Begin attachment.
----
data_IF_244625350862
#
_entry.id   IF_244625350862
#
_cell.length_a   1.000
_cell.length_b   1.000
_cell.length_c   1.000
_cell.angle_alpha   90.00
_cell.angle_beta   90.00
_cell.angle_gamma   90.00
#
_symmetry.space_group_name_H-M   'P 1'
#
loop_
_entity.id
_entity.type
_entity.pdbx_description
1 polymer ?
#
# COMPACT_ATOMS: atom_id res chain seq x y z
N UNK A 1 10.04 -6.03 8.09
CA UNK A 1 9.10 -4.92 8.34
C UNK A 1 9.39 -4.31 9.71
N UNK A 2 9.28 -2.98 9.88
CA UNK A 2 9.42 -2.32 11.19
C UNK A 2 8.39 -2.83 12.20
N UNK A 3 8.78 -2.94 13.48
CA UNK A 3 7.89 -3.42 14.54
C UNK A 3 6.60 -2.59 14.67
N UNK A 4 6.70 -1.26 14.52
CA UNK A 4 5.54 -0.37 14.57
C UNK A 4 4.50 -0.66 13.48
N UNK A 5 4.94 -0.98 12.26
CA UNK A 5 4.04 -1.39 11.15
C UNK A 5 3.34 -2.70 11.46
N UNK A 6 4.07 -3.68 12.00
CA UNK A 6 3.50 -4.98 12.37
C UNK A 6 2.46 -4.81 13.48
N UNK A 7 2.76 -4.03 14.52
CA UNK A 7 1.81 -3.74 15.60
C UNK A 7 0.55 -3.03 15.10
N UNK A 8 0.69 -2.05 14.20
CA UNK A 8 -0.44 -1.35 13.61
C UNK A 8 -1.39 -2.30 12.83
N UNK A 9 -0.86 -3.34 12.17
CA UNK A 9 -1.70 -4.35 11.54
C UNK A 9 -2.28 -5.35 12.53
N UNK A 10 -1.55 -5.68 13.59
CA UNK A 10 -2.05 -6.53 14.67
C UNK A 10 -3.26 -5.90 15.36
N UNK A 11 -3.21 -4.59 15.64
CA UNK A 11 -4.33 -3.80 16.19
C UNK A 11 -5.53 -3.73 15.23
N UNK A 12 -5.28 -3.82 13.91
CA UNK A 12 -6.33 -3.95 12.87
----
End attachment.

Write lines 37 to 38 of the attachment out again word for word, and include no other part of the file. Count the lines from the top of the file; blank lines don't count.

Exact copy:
CA UNK A 6 3.50 -4.98 12.37
C UNK A 6 2.46 -4.81 13.48